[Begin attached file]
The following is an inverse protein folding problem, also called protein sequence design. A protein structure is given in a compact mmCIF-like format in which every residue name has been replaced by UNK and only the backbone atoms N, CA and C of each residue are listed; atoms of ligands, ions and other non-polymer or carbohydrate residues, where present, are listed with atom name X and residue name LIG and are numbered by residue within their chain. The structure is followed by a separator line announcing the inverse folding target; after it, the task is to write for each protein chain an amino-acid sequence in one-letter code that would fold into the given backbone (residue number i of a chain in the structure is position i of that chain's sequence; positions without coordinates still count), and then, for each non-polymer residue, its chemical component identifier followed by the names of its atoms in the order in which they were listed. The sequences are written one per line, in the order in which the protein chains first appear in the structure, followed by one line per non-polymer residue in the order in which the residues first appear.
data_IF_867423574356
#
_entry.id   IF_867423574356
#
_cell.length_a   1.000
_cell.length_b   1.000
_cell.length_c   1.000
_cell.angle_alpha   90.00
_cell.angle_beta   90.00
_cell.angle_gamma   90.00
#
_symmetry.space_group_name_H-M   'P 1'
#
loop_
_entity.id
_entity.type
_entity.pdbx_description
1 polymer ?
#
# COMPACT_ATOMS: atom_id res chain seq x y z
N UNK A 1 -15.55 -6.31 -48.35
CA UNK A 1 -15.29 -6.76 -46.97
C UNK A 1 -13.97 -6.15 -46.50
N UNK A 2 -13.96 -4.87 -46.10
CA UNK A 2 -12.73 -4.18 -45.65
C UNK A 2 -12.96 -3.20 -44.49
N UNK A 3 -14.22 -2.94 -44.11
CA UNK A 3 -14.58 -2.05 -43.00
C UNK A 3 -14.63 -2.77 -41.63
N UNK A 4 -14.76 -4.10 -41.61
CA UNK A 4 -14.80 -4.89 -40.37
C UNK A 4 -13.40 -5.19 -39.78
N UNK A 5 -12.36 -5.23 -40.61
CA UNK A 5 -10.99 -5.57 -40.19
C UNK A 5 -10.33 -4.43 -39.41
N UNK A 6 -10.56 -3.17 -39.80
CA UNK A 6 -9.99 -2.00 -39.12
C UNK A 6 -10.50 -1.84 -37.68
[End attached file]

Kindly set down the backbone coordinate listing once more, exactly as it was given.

The following is an inverse protein folding problem, also called protein sequence design. A protein structure is given in a compact mmCIF-like format in which every residue name has been replaced by UNK and only the backbone atoms N, CA and C of each residue are listed; atoms of ligands, ions and other non-polymer or carbohydrate residues, where present, are listed with atom name X and residue name LIG and are numbered by residue within their chain. The structure is followed by a separator line announcing the inverse folding target; after it, the task is to write for each protein chain an amino-acid sequence in one-letter code that would fold into the given backbone (residue number i of a chain in the structure is position i of that chain's sequence; positions without coordinates still count), and then, for each non-polymer residue, its chemical component identifier followed by the names of its atoms in the order in which they were listed. The sequences are written one per line, in the order in which the protein chains first appear in the structure, followed by one line per non-polymer residue in the order in which the residues first appear.
data_IF_867423574356
#
_entry.id   IF_867423574356
#
_cell.length_a   1.000
_cell.length_b   1.000
_cell.length_c   1.000
_cell.angle_alpha   90.00
_cell.angle_beta   90.00
_cell.angle_gamma   90.00
#
_symmetry.space_group_name_H-M   'P 1'
#
loop_
_entity.id
_entity.type
_entity.pdbx_description
1 polymer ?
#
# COMPACT_ATOMS: atom_id res chain seq x y z
N UNK A 1 -15.55 -6.31 -48.35
CA UNK A 1 -15.29 -6.76 -46.97
C UNK A 1 -13.97 -6.15 -46.50
N UNK A 2 -13.96 -4.87 -46.10
CA UNK A 2 -12.73 -4.18 -45.65
C UNK A 2 -12.96 -3.20 -44.49
N UNK A 3 -14.22 -2.94 -44.11
CA UNK A 3 -14.58 -2.05 -43.00
C UNK A 3 -14.63 -2.77 -41.63
N UNK A 4 -14.76 -4.10 -41.61
CA UNK A 4 -14.80 -4.89 -40.37
C UNK A 4 -13.40 -5.19 -39.78
N UNK A 5 -12.36 -5.23 -40.61
CA UNK A 5 -10.99 -5.57 -40.19
C UNK A 5 -10.33 -4.43 -39.41
N UNK A 6 -10.56 -3.17 -39.80
CA UNK A 6 -9.99 -2.00 -39.12
C UNK A 6 -10.50 -1.84 -37.68